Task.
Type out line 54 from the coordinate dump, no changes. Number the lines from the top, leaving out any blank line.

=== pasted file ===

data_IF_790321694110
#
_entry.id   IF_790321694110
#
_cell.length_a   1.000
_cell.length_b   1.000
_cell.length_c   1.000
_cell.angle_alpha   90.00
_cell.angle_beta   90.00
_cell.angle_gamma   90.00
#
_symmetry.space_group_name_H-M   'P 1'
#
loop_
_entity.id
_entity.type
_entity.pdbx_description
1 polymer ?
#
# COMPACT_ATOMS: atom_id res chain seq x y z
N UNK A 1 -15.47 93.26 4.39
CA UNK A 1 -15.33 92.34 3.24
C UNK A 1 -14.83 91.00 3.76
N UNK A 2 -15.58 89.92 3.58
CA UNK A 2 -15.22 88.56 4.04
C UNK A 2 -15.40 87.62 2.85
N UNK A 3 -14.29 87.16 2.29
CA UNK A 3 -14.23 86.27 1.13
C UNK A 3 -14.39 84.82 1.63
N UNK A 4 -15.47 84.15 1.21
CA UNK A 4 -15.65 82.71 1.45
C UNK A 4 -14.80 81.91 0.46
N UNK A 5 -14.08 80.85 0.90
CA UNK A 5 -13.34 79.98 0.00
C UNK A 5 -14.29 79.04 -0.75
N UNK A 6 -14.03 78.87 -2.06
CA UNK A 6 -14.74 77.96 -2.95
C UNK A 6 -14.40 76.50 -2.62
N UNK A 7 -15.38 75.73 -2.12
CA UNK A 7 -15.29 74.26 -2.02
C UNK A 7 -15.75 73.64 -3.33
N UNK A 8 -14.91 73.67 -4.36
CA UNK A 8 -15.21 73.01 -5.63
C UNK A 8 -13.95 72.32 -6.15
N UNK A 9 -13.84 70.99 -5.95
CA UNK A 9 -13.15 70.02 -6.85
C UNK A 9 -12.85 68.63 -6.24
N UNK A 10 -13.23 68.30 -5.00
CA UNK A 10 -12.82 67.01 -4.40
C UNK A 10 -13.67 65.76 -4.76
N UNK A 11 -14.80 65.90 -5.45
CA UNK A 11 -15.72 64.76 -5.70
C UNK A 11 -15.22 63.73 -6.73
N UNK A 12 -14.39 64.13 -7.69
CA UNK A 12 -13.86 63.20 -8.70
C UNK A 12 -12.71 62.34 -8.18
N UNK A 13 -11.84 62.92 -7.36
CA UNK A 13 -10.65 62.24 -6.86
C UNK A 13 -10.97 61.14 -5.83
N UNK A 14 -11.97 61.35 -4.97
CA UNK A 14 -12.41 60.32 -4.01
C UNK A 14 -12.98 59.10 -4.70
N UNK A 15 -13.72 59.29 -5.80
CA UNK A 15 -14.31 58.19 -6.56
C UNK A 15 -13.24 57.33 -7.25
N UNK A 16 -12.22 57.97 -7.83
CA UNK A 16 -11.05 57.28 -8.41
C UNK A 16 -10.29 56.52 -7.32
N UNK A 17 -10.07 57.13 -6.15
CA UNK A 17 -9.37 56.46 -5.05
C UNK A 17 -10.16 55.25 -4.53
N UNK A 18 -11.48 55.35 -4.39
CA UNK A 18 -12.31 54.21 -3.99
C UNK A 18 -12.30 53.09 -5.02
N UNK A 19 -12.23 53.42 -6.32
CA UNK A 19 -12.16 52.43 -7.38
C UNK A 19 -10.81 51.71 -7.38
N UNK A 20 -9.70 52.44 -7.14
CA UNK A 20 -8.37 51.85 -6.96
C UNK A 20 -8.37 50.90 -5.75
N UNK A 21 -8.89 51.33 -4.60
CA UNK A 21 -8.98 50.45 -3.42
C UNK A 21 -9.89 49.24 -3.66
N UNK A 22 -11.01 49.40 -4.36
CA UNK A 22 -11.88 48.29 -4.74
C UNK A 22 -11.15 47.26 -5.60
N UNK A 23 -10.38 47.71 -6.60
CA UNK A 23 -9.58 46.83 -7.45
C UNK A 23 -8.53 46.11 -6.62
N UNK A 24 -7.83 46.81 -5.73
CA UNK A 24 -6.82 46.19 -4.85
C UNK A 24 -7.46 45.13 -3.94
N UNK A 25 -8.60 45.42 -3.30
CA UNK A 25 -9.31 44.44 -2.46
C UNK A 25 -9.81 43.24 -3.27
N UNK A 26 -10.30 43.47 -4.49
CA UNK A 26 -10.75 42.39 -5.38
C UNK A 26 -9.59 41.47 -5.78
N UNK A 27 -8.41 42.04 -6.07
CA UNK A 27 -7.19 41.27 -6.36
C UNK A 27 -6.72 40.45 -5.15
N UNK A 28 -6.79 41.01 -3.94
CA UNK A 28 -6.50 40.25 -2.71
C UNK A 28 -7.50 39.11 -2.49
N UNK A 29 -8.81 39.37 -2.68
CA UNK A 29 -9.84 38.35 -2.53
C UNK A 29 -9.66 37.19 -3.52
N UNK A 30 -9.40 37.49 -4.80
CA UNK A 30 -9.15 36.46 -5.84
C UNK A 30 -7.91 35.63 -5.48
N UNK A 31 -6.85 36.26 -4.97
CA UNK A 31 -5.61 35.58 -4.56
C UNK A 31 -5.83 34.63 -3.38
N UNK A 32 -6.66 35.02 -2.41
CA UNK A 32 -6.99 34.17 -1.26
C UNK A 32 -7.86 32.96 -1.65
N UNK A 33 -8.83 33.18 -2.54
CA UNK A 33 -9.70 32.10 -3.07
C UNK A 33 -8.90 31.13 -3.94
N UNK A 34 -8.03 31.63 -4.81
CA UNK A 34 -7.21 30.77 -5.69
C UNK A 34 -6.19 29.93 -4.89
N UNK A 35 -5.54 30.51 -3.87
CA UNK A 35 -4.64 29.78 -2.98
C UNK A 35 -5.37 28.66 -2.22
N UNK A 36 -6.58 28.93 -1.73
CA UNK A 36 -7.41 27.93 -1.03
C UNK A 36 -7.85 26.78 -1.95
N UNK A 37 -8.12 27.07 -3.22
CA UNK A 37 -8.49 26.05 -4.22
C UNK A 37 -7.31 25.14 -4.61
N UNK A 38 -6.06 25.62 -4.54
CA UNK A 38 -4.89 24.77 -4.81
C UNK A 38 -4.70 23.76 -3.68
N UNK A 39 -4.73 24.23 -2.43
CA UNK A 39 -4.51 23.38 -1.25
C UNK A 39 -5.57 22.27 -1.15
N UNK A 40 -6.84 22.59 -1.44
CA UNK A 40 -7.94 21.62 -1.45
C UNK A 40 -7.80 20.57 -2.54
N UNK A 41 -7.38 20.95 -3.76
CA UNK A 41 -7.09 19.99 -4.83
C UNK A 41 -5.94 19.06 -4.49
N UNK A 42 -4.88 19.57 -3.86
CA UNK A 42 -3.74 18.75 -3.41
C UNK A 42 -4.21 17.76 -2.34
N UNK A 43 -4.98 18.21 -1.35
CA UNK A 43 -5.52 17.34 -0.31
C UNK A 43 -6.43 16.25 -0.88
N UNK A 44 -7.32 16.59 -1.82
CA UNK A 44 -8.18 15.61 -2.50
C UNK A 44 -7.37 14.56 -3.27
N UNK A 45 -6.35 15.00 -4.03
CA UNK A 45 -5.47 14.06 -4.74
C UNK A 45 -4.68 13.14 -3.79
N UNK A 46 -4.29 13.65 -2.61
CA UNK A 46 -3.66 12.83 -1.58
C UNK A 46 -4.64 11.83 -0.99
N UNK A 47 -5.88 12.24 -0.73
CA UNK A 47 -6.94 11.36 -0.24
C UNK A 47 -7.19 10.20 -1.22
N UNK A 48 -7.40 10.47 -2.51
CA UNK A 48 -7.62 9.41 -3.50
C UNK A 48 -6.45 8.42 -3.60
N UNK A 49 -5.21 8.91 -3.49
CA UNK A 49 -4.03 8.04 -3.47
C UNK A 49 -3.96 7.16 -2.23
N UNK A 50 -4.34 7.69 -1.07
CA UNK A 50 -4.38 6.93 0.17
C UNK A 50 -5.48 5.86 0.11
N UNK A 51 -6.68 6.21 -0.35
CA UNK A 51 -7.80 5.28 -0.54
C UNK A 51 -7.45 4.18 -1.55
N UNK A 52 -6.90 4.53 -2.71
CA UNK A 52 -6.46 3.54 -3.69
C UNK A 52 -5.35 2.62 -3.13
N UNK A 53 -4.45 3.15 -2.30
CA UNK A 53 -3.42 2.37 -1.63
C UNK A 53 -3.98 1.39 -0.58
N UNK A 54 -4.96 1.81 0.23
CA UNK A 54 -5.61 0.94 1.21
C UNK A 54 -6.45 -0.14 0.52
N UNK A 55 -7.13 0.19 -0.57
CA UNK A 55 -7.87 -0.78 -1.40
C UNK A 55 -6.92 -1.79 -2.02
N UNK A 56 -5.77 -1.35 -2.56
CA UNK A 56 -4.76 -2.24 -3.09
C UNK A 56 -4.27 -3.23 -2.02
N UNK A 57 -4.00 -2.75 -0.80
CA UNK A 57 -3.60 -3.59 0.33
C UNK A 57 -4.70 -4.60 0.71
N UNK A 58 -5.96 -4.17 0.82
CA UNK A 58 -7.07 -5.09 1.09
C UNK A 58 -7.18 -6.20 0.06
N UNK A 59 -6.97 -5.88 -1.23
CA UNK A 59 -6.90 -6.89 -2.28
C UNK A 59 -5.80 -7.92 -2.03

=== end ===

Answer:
N UNK A 12 -14.39 64.13 -7.69